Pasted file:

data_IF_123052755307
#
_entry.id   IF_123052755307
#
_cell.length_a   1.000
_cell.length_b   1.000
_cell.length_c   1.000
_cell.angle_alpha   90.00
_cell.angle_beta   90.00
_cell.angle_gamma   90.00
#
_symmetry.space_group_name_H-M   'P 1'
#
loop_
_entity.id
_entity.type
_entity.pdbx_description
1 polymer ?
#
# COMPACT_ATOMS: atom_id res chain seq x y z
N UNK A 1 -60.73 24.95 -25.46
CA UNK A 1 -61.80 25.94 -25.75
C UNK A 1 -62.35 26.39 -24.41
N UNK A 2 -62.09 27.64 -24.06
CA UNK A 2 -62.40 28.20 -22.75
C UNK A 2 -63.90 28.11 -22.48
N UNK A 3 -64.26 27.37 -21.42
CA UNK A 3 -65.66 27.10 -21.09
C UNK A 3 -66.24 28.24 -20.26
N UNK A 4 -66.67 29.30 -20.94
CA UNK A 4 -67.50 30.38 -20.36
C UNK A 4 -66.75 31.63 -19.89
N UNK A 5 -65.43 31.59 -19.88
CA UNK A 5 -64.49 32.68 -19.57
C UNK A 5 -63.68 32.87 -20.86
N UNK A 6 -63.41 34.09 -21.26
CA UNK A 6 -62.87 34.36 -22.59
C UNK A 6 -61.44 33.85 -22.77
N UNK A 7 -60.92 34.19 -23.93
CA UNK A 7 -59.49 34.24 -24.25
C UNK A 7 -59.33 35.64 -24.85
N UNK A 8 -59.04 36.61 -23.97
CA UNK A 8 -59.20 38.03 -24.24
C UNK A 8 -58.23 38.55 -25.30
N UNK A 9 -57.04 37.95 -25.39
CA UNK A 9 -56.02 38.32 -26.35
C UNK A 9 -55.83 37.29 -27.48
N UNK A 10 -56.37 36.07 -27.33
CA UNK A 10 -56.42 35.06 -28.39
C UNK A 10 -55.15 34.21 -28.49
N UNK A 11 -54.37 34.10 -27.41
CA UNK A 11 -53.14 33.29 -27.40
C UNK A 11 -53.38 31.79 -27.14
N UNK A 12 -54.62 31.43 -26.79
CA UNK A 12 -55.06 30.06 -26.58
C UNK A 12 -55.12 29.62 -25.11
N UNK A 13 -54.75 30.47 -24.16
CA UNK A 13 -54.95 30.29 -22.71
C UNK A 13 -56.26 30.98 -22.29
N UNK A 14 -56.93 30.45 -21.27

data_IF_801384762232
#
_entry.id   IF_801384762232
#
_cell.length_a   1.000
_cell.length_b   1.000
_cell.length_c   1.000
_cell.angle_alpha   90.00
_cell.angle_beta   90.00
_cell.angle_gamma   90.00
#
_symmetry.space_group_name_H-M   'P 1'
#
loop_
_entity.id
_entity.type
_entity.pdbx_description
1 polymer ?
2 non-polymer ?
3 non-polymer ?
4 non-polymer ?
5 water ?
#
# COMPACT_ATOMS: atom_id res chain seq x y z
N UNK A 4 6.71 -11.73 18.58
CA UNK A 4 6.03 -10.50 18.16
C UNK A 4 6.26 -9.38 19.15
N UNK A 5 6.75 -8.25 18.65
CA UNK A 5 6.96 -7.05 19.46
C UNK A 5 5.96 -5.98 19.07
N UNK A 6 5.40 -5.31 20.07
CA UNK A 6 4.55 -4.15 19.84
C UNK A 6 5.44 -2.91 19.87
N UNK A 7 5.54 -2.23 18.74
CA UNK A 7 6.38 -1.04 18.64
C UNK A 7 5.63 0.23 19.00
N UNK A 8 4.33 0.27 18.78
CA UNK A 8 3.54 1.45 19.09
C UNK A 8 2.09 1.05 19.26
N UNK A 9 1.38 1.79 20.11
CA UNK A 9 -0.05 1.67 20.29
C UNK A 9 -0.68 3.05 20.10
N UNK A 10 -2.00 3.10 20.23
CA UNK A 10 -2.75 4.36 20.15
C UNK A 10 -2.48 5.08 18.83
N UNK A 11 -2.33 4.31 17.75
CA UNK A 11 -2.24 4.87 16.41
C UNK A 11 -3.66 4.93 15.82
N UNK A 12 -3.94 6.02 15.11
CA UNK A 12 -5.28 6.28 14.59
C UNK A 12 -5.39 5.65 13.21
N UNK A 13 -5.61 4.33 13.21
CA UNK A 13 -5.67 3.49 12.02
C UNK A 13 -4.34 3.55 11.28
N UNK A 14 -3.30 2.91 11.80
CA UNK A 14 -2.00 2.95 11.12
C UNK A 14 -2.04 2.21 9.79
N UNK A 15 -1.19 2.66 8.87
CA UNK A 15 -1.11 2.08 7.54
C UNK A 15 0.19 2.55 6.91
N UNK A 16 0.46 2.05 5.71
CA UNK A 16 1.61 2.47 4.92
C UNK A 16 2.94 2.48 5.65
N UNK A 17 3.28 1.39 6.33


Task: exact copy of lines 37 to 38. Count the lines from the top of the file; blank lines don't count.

CA UNK A 6 -62.87 34.36 -22.59
C UNK A 6 -61.44 33.85 -22.77